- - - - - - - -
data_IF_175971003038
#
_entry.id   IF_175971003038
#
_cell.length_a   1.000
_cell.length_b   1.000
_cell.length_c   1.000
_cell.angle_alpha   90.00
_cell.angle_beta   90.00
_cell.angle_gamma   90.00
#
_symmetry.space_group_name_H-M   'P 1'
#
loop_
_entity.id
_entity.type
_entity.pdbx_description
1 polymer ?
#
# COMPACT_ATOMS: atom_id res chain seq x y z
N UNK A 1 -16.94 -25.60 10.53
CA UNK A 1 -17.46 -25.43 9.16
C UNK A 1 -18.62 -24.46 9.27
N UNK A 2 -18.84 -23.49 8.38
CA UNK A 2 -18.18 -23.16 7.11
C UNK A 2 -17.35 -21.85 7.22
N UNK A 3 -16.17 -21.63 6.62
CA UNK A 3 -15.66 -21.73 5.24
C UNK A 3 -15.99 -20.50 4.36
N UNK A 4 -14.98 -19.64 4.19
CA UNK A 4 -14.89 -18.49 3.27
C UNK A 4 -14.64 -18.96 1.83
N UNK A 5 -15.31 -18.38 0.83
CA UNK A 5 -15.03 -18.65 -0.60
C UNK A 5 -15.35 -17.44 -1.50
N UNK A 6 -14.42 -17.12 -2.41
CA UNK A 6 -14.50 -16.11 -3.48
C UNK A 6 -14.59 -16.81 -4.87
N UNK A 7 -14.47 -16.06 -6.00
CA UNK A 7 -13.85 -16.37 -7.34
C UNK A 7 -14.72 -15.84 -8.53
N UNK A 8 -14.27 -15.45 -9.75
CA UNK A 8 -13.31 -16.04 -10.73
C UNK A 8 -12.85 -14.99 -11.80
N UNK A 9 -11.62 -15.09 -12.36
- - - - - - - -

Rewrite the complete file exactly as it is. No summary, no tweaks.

data_IF_175971003038
#
_entry.id   IF_175971003038
#
_cell.length_a   1.000
_cell.length_b   1.000
_cell.length_c   1.000
_cell.angle_alpha   90.00
_cell.angle_beta   90.00
_cell.angle_gamma   90.00
#
_symmetry.space_group_name_H-M   'P 1'
#
loop_
_entity.id
_entity.type
_entity.pdbx_description
1 polymer ?
#
# COMPACT_ATOMS: atom_id res chain seq x y z
N UNK A 1 -16.94 -25.60 10.53
CA UNK A 1 -17.46 -25.43 9.16
C UNK A 1 -18.62 -24.46 9.27
N UNK A 2 -18.84 -23.49 8.38
CA UNK A 2 -18.18 -23.16 7.11
C UNK A 2 -17.35 -21.85 7.22
N UNK A 3 -16.17 -21.63 6.62
CA UNK A 3 -15.66 -21.73 5.24
C UNK A 3 -15.99 -20.50 4.36
N UNK A 4 -14.98 -19.64 4.19
CA UNK A 4 -14.89 -18.49 3.27
C UNK A 4 -14.64 -18.96 1.83
N UNK A 5 -15.31 -18.38 0.83
CA UNK A 5 -15.03 -18.65 -0.60
C UNK A 5 -15.35 -17.44 -1.50
N UNK A 6 -14.42 -17.12 -2.41
CA UNK A 6 -14.50 -16.11 -3.48
C UNK A 6 -14.59 -16.81 -4.87
N UNK A 7 -14.47 -16.06 -6.00
CA UNK A 7 -13.85 -16.37 -7.34
C UNK A 7 -14.72 -15.84 -8.53
N UNK A 8 -14.27 -15.45 -9.75
CA UNK A 8 -13.31 -16.04 -10.73
C UNK A 8 -12.85 -14.99 -11.80
N UNK A 9 -11.62 -15.09 -12.36